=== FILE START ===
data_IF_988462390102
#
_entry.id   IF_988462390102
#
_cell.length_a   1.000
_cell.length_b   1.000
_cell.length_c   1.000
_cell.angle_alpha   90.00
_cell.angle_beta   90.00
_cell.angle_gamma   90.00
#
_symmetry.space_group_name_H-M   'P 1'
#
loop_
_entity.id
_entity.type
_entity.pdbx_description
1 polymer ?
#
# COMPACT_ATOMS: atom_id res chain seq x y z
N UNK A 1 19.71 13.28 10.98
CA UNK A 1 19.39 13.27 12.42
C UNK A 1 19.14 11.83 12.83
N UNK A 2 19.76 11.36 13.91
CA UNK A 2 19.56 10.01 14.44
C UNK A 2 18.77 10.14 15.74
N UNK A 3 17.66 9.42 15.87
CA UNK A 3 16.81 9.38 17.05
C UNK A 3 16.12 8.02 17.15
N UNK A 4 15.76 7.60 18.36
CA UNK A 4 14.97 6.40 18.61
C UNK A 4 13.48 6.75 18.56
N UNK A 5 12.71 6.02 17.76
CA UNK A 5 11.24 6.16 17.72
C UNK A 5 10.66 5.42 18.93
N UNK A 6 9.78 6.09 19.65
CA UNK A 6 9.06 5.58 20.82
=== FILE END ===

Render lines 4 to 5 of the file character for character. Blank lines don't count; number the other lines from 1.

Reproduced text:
#
_cell.length_a   1.000